With all of the various options and styles of print binding out in the world, it’s easy to get lost on the path to finding what binding method best suits your project. We hope to help simplify your path to decision-making by providing a guide on the most common binding methods for small business and commercial needs. In this blog we will show you the main differences between the most frequently used binding methods and their purposes. 


One of the most commonly used and recognized bindery methods, Spiral Binding. With the ability to lay flat when open, spiral bound books are a popular choice to be paired with a sturdy cover sheet for internal reference books, workbooks filled with interactive worksheets, notebooks, and calendars. With coil sizes small enough for 10 sheets to large enough for 500 sheets, spiral binding fits the diverse printing needs of all industries. Also referred to as “Coil Binding” this method is extremely durable and withstands heavy use. When produced, evenly spaced round holes are drilled into the printed books. Then the PVC coils are fed through each hole of each book (with the assistance of equipment to speed it up!) and clipped at each end to secure the coil. For a sturdy, long lasting hold, consider spiral binding! 


While this method looks extremely similar to spiral binding in finished results, Wire Binding is slightly different. Also referred to as “Wire-O” binding, wire binding uses wire as opposed to PVC coils. From a glance, the biggest difference appears to be the appearance of the coil. However, the process strongly differs from spiral binding as instead of feeding the coil through the holes, a different piece of equipment is used to hold and crimp the wire to form the bind. Wire binding is often chosen to bind smaller, more delicate, and presentation documents, as it performs best with a lower page count. The largest downside to the wire binding method is the fragility of metal and its tendency to hold bends. Wire binding still provides the ability for the document to lay flat when open. 


AN UP CLOSE GLANCE – Lay CoMPLETELY flat when open



Saddle Stitching is one of the most commonly chosen binding methods for catalogs, brochures, and booklets. For this process, the printed piece gets sent through the machinery as if it’s sitting on a saddle, with it open face-down and split down the middle. Then, two staples are put in the spine of the book to hold each page together for a beautiful finished piece. Two staples are the standard, however more can be used to accommodate larger pages and booklets. While it won’t lay as flat as the aforementioned methods of bindery, saddle stitched books are your typical magazine bind and typically won’t close themselves as they remain lightweight. Saddle stitching is efficient in production and remains one of the most popular, cost-effective binding options.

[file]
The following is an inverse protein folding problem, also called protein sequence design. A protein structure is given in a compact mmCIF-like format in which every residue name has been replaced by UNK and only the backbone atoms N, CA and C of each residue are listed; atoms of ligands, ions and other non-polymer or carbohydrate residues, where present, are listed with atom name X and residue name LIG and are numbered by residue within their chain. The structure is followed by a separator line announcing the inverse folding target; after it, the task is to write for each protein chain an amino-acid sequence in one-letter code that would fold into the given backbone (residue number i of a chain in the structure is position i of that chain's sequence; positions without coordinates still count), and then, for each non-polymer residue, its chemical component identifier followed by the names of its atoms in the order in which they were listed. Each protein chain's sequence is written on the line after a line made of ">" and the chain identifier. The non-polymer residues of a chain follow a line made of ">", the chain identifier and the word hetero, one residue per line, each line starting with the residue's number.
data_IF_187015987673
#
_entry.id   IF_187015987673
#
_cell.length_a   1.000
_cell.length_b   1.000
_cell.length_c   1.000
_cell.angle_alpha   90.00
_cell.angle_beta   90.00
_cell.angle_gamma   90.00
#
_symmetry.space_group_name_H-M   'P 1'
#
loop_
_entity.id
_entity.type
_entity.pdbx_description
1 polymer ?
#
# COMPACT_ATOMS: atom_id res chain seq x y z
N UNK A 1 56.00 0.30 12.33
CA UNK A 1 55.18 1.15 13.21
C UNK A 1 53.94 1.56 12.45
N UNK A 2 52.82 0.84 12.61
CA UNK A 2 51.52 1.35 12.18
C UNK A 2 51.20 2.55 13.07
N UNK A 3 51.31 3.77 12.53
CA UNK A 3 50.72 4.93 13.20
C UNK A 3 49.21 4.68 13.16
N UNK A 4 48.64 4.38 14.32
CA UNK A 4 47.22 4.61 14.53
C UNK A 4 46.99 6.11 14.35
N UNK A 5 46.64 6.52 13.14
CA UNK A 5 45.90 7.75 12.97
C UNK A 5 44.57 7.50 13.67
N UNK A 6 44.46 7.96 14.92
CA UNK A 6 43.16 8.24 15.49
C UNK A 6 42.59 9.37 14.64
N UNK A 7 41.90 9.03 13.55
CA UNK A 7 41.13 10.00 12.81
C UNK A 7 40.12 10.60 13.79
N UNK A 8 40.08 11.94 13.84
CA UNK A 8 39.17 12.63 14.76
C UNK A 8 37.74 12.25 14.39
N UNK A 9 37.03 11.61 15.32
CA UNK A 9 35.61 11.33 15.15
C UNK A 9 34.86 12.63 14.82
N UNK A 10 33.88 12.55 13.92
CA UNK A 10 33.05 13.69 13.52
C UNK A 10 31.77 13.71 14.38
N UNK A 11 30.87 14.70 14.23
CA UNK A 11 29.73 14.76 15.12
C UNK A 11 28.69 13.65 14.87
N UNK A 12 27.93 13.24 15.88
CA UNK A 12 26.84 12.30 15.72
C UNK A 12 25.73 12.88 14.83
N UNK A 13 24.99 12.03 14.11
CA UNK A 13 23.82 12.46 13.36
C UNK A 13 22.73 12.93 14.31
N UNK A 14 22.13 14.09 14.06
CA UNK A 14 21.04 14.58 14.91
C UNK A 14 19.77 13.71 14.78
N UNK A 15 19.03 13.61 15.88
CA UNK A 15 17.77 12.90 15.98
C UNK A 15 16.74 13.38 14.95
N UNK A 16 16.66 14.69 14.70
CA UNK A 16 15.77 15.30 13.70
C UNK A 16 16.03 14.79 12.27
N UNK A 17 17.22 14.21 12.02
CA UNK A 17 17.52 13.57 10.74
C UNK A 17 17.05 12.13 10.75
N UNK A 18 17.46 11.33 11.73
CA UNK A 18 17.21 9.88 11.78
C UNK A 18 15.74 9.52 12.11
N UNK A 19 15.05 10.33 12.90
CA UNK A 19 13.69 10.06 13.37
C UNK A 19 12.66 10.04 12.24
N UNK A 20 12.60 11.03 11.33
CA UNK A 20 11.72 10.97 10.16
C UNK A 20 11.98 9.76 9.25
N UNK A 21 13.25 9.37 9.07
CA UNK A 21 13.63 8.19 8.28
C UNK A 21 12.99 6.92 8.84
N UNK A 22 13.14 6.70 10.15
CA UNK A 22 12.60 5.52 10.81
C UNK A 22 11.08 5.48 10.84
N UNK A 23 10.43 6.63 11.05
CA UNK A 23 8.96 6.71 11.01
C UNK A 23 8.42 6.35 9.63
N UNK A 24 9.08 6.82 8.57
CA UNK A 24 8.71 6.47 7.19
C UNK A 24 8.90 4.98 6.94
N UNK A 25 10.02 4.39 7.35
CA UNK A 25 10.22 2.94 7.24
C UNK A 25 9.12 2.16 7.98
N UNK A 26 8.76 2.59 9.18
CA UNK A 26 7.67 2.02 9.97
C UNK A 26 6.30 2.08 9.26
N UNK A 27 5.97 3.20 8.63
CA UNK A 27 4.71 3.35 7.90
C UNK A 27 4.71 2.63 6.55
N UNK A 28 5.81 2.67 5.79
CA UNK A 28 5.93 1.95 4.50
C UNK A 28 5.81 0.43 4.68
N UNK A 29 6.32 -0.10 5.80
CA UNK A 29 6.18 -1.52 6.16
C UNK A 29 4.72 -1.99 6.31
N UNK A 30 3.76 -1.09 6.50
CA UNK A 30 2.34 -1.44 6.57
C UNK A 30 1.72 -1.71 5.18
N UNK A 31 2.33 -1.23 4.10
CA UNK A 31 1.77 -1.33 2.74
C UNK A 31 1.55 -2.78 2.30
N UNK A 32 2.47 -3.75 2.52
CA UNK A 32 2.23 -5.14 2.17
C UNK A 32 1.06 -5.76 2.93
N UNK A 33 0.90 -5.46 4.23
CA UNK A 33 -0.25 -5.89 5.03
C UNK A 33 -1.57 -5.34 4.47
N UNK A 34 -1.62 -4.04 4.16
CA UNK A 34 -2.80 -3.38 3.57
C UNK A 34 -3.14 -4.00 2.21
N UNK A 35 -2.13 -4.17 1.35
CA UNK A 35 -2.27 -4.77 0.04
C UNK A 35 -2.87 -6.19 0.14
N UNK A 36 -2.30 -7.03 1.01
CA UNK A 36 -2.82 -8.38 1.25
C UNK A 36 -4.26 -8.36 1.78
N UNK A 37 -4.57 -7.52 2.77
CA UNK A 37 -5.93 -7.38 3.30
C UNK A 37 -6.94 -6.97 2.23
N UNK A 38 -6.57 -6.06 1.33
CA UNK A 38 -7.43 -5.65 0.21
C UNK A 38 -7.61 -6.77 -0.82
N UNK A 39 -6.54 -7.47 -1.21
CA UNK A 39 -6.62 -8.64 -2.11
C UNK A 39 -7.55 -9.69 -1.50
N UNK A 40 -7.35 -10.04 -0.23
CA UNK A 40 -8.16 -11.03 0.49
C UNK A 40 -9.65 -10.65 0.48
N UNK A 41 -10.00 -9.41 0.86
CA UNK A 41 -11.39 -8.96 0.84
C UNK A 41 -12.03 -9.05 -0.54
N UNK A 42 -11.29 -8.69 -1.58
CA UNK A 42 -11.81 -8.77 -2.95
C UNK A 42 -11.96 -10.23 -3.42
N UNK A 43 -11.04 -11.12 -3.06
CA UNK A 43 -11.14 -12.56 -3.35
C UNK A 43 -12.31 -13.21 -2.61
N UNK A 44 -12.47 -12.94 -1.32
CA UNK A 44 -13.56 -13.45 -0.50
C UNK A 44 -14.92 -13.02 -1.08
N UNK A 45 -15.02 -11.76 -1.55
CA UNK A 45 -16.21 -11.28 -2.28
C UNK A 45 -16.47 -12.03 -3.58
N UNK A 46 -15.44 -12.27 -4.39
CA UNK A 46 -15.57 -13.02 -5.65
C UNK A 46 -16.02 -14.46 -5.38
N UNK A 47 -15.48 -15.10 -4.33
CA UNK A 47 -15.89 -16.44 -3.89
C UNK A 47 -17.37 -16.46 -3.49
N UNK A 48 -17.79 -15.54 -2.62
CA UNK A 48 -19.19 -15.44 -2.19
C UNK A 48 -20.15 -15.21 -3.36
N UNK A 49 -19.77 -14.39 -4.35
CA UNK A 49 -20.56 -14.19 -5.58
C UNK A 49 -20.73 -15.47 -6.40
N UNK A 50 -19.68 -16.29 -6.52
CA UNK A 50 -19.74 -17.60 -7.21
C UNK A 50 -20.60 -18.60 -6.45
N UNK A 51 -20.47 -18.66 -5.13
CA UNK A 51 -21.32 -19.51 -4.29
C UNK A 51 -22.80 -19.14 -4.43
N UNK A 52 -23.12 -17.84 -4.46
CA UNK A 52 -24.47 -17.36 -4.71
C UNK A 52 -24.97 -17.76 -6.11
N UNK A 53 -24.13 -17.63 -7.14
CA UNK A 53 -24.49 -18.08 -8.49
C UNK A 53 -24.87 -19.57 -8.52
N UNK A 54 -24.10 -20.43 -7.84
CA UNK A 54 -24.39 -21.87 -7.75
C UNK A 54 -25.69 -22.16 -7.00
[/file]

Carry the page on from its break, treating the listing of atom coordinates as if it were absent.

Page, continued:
Perfect Binding is a method used most commonly on books and catalogs. Perfect Binding differs from the previously discussed methods as it uses adhesive to hold the pages together when produced. Books created this way have a perfectly bound rectangular backbone (spine). A caveat to this method is the lack of ability for the book to lay flat when open. Due to the adhesive and labor, this method also tends to result in a higher cost and longer turnaround time than the others mentioned in this overview. 





These last two methods may be less frequently chosen, however they still serve their diligent purpose as binding methods! 

Plastic Comb Binding (or GBC) is another lay flat option utilizing thin plastic combs to hold the pages together. This method is common for informal documents and workbooks. An advantage to these plastic combs is the variety of colors available on the market. 

Upper Corner Staple is another alternative method that can be applied in production on the copier machines. A single upper left corner staple is most commonly used for documents of smaller page count like rental agreements, onboarding forms, and medical packets. Since pages held together in the top corner will not lay perfectly flat on its own, this method may not fit every application. 



The six methods explained above are great options for your next project needing to be bound. Be sure to consider the number of pages, size of sheets and the intended final use when deciding which method fits your needs. At Poor Richard’s Press, our experts are always ready to help you in finding the best fit for all of your print needs!